Funny, no matter how I try, I cannot equate the term with the man, much less the failures and excesses of the term with the man. McConnell said no such thing. Yet, Maddow lays into him, fast and furious, as though McConnell is evidently an imbecile for failing to see how the election is clearly an endorsement of the man.

And we, the high-information voters, are quite likely to have cheered, either silently or aloud, as she deftly tore Turtleneck a new one…on the basis of specious reasoning.

Don’t get me wrong. I also cannot stand McConnell. Were I to find out his fate was to spend the remainder of his days with nettles in his underwear, I’d smile like a Pez dispenser and my heart would pop out. But the left simply cannot arrogate to itself the intellectual and moral high ground, cry foul over obstruction, no matter how systemic it may be, and then engage in the same kinds of tactics one might expect from the opposition media. Not without becoming hypocrites. Not without being exposed to the charge of cynically manipulating their audience. And what a waste of talent this example makes of her, since what he said invites all manner of legitimate repudiation.

How on earth are we to expect one side to reach across the aisle to the other in the spirit of genuine compromise if the folks we look to for authenticity make liars of themselves with this kind of partisan hackery? Was McConnell correct in his assertion that the election was not an endorsement of the failures and excesses of Obama’s first term? That is an important conversation to have. Thanks to Rachel Maddow’s deceptive spin-doctoring, however, we know we won’t be seeing that conversation on her show. Tragically, we probably won’t be seeing that conversation on any show.

Another conversation we won’t be watching on her show involves whether or not Paul Ryan’s budget is a suitable vehicle on which to ride to victory.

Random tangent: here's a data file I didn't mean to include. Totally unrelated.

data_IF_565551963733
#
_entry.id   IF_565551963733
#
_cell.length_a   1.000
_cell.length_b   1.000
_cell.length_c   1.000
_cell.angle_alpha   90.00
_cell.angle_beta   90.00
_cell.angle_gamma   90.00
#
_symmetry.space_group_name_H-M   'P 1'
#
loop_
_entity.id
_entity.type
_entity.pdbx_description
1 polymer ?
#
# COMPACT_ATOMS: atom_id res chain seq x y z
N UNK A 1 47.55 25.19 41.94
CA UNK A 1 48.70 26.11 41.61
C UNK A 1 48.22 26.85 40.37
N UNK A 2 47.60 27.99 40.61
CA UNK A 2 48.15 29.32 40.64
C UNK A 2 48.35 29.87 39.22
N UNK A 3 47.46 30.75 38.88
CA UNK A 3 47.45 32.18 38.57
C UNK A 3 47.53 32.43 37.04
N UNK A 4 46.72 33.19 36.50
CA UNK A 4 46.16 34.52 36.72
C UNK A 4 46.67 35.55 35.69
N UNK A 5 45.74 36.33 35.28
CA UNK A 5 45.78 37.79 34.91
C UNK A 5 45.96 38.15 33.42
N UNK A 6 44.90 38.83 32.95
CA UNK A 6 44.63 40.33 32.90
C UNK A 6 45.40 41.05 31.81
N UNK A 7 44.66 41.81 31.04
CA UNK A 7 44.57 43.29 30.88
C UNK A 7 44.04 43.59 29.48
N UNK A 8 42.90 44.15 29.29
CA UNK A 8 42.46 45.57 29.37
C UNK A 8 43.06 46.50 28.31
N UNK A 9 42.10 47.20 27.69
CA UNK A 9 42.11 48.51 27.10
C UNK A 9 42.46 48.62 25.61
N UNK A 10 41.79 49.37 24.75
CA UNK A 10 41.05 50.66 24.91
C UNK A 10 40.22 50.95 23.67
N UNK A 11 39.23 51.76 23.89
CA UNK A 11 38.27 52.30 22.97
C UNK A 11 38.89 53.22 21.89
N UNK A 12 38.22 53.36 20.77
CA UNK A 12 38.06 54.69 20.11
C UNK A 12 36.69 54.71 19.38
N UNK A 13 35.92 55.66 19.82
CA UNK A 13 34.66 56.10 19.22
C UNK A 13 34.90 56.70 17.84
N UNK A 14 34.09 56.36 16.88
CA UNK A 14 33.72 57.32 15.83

In this case, Rachel is quite clearly pleased at her superior wit and political savvy:

This is handwriting — this is my — that`s my actual handwriting. That`s how bad my handwriting is on the printout of a newspaper article that I read when I first got into work today. When I went back to look for the article this afternoon, I realized that is what I had written in the margin of the article not paying attention to the fact I was doing it. I just wrote the word “ha” five times and then an exclamation point and star.

Here`s why I did that without noticing I was doing it. It`s a quote in this “New York Times” article today from Oklahoma Republican Tom Cole. What does Tom Cole — Congressman Tom Cole think about Mitt Romney and Paul Ryan losing this election?

His take away is this: “The Paul Ryan budget passed a pretty big test. We had to run around the country and defend it. The Ryan budget proved itself a viable platform on which to run and be reelected.”

Wow. Just to reiterate, this is what happened on election night [shows slide of presidential election results – FB]. How does this constitute the Ryan budget passing a big test? The Ryan budget took a big test but it did not pass that test. Those are two very different things.

To borrow a bit of Rachel’s smugness, HA HA HA! What a maroon! What, did she miss the memo that Ryan won his House seat? Gee, why might that have been? Could it possibly have anything to do with his budget ahem budget proposal (since it’s not actually a full budget, after all)?

Rachel, Rachel, Rachel. If you want to play the role of arrogant, self-righteous jackass, here, let me show you how. A) Make sure your argument hews very, very closely to the fucking bone. Stick with the truth. Considering your targets, that’s sufficient. B) Mock his low-information voters viciously for not being able to tell the difference between a budget and a budget proposal. C) Spend a few extra seconds mocking his magical math. D) Wish his district well with what wished. They got what they deserve, and the rest of the nation is spared his deciding vote on the Senate floor.

When you’re done, however, you might want to ask youself, “am I becoming what I hate?” When you engage in these intellectually dishonest tactics, you belittle yourself and do the nation a disservice by helping to convince a substantial part of the population that they share with you a moral high ground which you evidently do not occupy. Along the way, you aid in the obstruction of genuine progress by actively interfering with conversations that must be had.

Honestly, you make me sad. I used to like your show, and those of your fellows (excepting that annoying twit Matthews), until I started paying attention.

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Image credit: Caricature by DonkeyHotey, licensed under Creative Commons.